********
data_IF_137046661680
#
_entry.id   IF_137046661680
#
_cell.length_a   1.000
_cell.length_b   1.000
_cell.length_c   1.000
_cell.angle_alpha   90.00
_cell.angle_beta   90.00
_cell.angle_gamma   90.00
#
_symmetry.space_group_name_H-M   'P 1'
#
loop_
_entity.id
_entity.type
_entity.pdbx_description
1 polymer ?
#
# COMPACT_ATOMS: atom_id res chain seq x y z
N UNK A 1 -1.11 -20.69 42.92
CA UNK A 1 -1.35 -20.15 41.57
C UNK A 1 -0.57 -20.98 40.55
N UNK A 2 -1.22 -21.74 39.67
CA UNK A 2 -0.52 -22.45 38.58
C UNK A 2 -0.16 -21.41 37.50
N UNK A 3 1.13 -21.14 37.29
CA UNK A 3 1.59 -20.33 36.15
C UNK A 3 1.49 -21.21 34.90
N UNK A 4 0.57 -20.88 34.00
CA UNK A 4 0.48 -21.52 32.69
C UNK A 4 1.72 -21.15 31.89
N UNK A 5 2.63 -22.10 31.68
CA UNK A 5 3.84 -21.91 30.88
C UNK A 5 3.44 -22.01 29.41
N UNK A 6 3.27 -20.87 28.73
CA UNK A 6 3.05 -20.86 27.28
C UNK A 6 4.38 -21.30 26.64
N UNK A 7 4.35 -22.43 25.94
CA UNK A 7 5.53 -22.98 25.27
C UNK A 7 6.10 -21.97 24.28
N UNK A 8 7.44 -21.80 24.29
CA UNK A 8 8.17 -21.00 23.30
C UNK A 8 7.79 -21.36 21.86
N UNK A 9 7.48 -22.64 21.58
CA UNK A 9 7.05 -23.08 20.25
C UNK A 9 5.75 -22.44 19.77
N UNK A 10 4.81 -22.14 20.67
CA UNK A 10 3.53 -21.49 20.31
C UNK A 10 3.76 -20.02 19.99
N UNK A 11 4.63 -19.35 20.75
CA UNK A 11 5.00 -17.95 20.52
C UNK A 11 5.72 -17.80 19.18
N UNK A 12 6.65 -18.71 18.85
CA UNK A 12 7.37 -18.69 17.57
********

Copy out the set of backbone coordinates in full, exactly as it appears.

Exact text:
data_IF_137046661680
#
_entry.id   IF_137046661680
#
_cell.length_a   1.000
_cell.length_b   1.000
_cell.length_c   1.000
_cell.angle_alpha   90.00
_cell.angle_beta   90.00
_cell.angle_gamma   90.00
#
_symmetry.space_group_name_H-M   'P 1'
#
loop_
_entity.id
_entity.type
_entity.pdbx_description
1 polymer ?
#
# COMPACT_ATOMS: atom_id res chain seq x y z
N UNK A 1 -1.11 -20.69 42.92
CA UNK A 1 -1.35 -20.15 41.57
C UNK A 1 -0.57 -20.98 40.55
N UNK A 2 -1.22 -21.74 39.67
CA UNK A 2 -0.52 -22.45 38.58
C UNK A 2 -0.16 -21.41 37.50
N UNK A 3 1.13 -21.14 37.29
CA UNK A 3 1.59 -20.33 36.15
C UNK A 3 1.49 -21.21 34.90
N UNK A 4 0.57 -20.88 34.00
CA UNK A 4 0.48 -21.52 32.69
C UNK A 4 1.72 -21.15 31.89
N UNK A 5 2.63 -22.10 31.68
CA UNK A 5 3.84 -21.91 30.88
C UNK A 5 3.44 -22.01 29.41
N UNK A 6 3.27 -20.87 28.73
CA UNK A 6 3.05 -20.86 27.28
C UNK A 6 4.38 -21.30 26.64
N UNK A 7 4.35 -22.43 25.94
CA UNK A 7 5.53 -22.98 25.27
C UNK A 7 6.10 -21.97 24.28
N UNK A 8 7.44 -21.80 24.29
CA UNK A 8 8.17 -21.00 23.30
C UNK A 8 7.79 -21.36 21.86
N UNK A 9 7.48 -22.64 21.58
CA UNK A 9 7.05 -23.08 20.25
C UNK A 9 5.75 -22.44 19.77
N UNK A 10 4.81 -22.14 20.67
CA UNK A 10 3.53 -21.49 20.31
C UNK A 10 3.76 -20.02 19.99
N UNK A 11 4.63 -19.35 20.75
CA UNK A 11 5.00 -17.95 20.52
C UNK A 11 5.72 -17.80 19.18
N UNK A 12 6.65 -18.71 18.85
CA UNK A 12 7.37 -18.69 17.57